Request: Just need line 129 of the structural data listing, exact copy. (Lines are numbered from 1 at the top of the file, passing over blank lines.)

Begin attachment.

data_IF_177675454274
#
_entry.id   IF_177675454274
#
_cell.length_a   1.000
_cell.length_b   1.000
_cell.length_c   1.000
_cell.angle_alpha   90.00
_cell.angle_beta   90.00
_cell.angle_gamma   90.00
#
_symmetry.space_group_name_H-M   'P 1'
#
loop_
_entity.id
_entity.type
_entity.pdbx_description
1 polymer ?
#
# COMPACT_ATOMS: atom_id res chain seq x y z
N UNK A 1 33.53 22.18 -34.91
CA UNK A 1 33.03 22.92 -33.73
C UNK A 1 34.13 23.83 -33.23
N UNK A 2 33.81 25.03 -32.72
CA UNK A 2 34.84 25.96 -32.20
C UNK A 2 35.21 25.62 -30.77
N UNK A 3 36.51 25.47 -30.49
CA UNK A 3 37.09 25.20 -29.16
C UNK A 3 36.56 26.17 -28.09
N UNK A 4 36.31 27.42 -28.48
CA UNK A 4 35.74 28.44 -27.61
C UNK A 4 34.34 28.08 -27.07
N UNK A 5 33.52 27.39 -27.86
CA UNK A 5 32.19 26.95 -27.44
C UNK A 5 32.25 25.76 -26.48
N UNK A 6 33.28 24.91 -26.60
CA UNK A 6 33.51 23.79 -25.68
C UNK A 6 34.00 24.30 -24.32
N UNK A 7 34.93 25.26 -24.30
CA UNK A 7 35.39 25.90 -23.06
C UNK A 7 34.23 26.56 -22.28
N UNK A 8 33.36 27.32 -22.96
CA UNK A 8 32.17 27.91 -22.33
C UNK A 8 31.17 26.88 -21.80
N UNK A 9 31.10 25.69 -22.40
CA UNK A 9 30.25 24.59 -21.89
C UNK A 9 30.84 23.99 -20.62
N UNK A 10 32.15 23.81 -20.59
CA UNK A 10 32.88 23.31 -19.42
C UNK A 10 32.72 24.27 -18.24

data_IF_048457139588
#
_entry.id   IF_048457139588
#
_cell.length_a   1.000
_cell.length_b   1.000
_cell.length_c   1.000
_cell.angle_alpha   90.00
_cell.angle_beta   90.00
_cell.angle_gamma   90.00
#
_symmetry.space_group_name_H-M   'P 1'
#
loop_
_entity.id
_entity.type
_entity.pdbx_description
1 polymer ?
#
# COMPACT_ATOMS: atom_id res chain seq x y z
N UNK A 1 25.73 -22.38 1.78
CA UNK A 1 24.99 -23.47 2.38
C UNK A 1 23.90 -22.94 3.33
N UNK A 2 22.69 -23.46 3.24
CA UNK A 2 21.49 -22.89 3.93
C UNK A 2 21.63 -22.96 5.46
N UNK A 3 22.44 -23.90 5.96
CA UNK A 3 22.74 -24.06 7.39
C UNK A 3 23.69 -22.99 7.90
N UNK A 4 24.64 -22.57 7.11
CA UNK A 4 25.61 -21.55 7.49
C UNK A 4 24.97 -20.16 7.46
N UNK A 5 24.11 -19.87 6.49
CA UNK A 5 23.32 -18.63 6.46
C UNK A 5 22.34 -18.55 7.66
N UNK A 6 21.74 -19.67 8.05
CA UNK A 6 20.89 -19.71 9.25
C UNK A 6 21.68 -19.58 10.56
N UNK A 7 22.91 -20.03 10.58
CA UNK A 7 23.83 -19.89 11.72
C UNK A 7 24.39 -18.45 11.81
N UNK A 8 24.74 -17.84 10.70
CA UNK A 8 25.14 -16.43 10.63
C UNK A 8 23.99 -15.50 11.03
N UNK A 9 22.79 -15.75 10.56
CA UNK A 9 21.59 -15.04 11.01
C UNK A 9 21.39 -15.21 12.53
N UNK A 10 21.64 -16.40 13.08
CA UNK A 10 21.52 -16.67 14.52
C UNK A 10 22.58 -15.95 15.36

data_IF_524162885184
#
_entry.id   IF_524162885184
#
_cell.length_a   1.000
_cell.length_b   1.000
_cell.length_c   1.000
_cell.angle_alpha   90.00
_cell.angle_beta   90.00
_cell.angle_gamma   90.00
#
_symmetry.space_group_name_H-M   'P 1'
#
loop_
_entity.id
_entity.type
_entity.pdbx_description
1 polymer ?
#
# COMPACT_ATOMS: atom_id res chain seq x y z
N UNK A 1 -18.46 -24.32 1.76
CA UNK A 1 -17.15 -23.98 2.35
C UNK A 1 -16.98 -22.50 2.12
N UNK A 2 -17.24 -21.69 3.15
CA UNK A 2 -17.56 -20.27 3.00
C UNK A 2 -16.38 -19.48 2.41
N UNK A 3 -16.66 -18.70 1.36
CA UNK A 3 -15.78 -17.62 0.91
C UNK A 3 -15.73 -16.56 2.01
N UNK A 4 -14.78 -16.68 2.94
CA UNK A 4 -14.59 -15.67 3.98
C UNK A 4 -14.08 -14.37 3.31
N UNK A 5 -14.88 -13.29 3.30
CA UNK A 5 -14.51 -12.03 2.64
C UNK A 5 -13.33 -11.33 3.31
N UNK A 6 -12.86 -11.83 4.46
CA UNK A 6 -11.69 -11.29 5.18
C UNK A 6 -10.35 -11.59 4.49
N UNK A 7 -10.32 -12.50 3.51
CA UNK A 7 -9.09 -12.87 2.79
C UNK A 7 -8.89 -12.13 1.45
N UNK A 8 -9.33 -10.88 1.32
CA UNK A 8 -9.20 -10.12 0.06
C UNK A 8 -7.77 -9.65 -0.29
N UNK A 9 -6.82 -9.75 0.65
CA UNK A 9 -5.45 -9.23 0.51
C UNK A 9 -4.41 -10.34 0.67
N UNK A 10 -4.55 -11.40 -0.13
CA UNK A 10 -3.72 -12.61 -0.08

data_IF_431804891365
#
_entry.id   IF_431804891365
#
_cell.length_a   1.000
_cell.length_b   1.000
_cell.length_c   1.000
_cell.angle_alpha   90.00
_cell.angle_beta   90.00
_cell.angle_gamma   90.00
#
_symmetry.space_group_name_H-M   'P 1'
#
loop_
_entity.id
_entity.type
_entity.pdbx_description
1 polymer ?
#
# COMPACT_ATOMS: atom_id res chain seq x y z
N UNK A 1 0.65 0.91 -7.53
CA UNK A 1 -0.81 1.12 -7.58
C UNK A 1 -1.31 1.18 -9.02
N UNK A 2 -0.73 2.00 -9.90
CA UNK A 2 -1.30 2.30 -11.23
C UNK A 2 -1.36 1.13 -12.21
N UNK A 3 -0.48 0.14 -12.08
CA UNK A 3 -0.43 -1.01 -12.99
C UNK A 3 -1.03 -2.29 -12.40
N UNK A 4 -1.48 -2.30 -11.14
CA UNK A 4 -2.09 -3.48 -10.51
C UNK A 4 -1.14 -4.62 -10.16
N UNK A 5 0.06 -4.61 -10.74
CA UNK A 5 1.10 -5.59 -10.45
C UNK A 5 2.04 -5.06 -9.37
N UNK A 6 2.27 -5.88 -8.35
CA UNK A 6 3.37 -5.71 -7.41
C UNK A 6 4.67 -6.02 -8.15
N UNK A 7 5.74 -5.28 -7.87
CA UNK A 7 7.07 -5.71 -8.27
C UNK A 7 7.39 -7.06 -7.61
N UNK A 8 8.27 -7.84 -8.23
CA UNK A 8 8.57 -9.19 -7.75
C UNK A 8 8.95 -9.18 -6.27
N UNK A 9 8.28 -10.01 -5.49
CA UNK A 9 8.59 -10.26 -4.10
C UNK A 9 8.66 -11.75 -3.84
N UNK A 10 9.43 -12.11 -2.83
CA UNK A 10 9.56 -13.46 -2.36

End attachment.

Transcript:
C UNK A 3 -15.73 -16.56 2.01